Officer Michael Kernbach, 25, said "personally safety became our number one concern. It's a strange feeling . . . people deliberately attempting to hurt us, kill us, and we're just supposed to take it."

Kernback said, "You never heard so much bitching" over the police radio. The patrolmen were "a riding target" being directed by superiors who Kernbach called "a bunch of guys from downtown who have no conception at all" of what it was like in the combat area.

Kernbach said many officers came "very, very close to walking off" when they were ordered to stand back while looters loaded "dozens of refrigerators" onto a truck. "They came back for a second load," Kernbach said incredulously.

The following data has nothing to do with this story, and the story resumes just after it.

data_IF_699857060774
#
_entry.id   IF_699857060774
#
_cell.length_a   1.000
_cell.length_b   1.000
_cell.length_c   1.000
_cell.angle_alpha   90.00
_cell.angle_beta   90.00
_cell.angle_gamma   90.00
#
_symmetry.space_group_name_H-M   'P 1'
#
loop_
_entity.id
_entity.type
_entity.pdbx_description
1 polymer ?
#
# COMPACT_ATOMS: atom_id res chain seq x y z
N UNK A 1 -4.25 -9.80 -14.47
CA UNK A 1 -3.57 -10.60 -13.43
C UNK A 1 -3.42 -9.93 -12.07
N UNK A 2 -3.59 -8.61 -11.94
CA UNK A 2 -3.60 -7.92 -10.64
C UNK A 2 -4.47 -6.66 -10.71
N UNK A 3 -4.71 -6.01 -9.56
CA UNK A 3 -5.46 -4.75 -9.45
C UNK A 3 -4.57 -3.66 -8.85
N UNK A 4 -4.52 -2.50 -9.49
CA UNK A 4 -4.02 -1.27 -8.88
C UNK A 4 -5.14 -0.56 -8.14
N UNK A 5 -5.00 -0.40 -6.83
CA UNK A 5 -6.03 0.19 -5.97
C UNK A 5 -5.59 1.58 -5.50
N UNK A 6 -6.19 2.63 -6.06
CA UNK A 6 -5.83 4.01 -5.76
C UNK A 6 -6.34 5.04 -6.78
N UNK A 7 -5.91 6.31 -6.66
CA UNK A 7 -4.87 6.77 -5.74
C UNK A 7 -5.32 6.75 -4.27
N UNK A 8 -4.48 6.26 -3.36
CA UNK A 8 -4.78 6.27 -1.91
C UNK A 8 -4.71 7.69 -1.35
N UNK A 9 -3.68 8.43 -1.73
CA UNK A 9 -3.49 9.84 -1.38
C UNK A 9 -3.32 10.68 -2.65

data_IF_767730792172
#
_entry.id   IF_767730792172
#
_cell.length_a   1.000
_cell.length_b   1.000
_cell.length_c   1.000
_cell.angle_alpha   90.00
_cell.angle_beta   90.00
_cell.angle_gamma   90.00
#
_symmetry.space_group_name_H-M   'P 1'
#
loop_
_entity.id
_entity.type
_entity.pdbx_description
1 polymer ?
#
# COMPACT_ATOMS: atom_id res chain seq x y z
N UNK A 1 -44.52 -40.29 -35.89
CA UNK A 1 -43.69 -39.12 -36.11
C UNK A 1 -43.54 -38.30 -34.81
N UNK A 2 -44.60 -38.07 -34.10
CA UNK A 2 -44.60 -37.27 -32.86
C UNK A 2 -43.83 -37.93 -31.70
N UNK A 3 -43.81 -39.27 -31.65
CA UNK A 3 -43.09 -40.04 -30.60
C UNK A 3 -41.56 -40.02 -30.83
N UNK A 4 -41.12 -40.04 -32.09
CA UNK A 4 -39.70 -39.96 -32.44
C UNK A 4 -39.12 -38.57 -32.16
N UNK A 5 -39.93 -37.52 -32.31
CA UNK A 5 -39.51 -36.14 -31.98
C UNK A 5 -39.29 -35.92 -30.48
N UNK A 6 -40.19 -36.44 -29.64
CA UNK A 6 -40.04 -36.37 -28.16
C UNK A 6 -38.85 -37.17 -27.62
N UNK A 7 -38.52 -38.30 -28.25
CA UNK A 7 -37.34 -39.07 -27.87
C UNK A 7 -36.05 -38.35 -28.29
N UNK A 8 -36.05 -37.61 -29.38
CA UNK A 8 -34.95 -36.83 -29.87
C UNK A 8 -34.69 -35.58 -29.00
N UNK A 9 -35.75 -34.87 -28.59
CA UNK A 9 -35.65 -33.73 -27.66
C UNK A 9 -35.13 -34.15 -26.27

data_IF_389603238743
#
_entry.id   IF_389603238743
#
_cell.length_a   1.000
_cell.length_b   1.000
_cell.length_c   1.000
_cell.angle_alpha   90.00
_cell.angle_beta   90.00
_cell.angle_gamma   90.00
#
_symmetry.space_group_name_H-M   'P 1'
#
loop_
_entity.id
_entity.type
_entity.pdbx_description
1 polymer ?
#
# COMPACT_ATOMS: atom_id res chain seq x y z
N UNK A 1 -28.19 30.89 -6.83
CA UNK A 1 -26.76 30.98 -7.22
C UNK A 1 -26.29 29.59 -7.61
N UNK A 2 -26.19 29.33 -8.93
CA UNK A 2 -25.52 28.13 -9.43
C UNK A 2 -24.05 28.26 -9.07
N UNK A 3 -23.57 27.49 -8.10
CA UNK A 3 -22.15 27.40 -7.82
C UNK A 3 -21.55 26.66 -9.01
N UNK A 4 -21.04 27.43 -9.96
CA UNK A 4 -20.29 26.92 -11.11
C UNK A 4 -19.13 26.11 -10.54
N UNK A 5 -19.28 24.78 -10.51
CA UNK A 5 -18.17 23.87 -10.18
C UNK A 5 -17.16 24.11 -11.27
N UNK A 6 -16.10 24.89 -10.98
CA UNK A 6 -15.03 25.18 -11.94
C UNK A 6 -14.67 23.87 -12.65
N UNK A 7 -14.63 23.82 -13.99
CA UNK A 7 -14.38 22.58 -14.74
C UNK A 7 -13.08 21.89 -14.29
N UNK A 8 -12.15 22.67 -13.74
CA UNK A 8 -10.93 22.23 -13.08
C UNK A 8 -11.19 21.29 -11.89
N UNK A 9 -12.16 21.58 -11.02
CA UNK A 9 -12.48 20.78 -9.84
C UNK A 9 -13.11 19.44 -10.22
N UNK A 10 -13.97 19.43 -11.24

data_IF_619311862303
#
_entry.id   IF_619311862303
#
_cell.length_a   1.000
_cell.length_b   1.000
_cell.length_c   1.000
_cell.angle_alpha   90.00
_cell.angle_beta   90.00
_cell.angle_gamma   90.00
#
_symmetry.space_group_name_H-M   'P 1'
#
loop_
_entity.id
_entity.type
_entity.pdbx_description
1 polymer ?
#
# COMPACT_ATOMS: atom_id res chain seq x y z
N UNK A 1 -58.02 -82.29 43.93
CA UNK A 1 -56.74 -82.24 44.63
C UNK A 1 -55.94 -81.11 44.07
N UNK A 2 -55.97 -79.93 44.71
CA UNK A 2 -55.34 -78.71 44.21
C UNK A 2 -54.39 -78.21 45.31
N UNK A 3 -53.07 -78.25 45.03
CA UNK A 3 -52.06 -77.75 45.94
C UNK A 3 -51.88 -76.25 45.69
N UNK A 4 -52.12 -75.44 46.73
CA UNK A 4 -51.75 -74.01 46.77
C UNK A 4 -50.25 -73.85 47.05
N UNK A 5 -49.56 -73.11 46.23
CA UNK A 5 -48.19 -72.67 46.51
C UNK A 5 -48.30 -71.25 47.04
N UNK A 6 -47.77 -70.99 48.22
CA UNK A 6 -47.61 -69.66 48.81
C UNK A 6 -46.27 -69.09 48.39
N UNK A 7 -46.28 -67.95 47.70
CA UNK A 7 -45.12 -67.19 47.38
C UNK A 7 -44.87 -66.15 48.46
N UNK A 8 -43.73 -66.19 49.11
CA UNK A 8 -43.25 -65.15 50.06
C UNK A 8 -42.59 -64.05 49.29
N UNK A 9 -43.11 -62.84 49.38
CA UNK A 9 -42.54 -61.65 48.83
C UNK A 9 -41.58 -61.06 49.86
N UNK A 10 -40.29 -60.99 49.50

The appliances were taken from the community health center of the housing project shortly before it was set on fire.

In another incident, Kernbach said a crowd threw stones at a city bus and tried to overturn it. When the police move toward the bus, Kernbach said in amazement "our lieutenant said, 'I don't want a confrontation because today's my birthday.' That's when we got out. We realized that if we listened to him we were going to get hurt. Most of us drove off, parked and went to sleep.

Early this morning, Officer Charles Mussoline was among police assigned "to retake the railroad crossing," the train tracks blocked by youths along the north boundary of the troubled zone. Mussoline said police were escorting a Florida East Coast freight across the 22nd Avenue crossing when "two TV [station] helicopters flew over and woke everybody up. In a few minutes there was a crowd out there, cheering and taunting, saying. 'We're going to get you tonight.'"